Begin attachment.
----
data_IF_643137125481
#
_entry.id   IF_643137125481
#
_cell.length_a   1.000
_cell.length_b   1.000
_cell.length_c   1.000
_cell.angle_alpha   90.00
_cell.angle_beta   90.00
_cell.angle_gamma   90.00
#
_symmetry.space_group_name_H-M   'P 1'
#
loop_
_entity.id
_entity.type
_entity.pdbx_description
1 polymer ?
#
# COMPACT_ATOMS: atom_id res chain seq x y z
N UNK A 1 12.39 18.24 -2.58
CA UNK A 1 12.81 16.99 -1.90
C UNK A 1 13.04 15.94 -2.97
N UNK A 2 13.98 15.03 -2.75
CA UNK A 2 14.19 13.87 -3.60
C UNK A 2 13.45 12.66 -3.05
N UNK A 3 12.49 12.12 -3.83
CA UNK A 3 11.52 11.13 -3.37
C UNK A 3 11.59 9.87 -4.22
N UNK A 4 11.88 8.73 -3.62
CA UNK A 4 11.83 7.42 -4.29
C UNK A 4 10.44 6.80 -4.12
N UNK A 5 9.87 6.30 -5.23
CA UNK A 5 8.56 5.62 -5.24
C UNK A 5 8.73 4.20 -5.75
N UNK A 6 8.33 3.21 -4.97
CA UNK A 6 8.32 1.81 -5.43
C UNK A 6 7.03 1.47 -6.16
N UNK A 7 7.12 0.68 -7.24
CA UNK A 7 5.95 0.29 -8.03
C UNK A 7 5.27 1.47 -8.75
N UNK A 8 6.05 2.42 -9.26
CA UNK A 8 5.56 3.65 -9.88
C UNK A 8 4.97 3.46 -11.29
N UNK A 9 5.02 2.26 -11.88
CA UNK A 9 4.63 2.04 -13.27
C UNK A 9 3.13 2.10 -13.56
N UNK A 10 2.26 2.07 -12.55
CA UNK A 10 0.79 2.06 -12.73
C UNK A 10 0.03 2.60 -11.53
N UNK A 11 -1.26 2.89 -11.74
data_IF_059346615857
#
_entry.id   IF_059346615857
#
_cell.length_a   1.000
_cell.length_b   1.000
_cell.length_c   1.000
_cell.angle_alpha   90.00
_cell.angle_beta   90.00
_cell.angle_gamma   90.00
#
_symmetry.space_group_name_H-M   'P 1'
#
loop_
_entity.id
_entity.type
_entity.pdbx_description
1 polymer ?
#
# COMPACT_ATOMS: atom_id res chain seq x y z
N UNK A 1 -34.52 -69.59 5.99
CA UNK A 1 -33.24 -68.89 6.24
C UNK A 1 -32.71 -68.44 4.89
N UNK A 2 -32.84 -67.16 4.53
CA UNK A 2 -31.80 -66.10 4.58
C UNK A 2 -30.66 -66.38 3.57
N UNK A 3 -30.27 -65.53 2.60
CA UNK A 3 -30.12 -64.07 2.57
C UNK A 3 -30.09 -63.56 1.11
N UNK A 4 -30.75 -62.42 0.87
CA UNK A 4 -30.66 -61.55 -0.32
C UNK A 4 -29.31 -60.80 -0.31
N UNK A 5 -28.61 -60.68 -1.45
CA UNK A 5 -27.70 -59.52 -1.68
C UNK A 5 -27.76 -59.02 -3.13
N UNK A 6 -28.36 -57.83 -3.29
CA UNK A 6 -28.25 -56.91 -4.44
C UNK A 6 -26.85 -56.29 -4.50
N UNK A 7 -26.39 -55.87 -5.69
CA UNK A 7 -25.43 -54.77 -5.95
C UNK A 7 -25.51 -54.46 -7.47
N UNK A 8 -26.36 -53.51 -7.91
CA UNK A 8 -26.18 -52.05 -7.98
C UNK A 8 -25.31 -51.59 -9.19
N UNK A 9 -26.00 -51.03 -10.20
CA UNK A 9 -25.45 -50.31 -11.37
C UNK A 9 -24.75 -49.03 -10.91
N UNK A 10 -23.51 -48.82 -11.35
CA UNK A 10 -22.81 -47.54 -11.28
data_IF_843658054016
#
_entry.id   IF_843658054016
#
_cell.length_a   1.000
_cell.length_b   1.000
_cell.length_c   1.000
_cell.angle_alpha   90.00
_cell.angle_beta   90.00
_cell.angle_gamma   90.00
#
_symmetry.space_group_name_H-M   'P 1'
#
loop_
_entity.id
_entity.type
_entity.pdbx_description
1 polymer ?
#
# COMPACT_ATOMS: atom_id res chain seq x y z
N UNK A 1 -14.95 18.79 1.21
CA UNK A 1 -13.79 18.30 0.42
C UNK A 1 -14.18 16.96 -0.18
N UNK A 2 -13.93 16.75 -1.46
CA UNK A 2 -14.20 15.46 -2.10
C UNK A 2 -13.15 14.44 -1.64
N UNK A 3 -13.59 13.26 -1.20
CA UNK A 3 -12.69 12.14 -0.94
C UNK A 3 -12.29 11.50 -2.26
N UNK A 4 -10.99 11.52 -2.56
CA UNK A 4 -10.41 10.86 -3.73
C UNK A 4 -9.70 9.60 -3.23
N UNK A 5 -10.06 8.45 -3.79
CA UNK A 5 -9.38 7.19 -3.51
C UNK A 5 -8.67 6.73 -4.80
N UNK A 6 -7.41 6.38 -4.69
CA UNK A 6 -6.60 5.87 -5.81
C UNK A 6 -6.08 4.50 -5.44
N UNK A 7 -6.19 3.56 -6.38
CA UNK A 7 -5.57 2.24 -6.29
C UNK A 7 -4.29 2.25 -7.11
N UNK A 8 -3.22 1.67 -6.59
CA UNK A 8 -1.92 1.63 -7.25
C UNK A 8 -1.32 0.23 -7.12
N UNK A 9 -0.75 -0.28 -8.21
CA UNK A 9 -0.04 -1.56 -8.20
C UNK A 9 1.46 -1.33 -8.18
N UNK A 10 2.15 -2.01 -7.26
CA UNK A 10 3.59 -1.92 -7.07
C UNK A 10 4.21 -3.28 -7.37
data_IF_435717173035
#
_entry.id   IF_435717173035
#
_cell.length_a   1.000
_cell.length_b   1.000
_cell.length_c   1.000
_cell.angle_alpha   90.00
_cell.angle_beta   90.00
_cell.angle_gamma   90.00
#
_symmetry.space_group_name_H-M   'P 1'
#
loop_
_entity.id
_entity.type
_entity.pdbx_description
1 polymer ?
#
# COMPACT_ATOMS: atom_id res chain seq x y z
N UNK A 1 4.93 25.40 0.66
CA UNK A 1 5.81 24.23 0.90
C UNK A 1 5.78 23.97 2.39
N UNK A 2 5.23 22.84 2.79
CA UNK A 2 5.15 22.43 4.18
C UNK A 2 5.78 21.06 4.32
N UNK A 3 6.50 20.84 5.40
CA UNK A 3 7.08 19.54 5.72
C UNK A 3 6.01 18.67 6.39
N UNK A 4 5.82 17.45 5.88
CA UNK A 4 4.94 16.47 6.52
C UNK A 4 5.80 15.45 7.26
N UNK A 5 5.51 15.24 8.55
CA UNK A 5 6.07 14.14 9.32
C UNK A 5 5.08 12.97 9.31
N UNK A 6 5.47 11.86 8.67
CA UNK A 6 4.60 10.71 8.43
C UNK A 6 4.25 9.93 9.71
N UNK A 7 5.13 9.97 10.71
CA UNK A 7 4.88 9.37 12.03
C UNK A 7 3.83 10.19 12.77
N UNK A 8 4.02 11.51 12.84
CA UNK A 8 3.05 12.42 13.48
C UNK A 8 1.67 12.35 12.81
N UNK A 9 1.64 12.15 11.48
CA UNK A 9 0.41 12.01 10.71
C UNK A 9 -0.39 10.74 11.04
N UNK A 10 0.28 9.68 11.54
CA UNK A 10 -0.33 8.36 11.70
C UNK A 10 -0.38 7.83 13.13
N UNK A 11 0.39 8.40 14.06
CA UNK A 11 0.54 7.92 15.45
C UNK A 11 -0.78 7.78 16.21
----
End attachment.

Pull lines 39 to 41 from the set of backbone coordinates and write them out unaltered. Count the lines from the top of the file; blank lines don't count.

N UNK A 7 7.12 0.68 -7.24
CA UNK A 7 5.95 0.29 -8.03
C UNK A 7 5.27 1.47 -8.75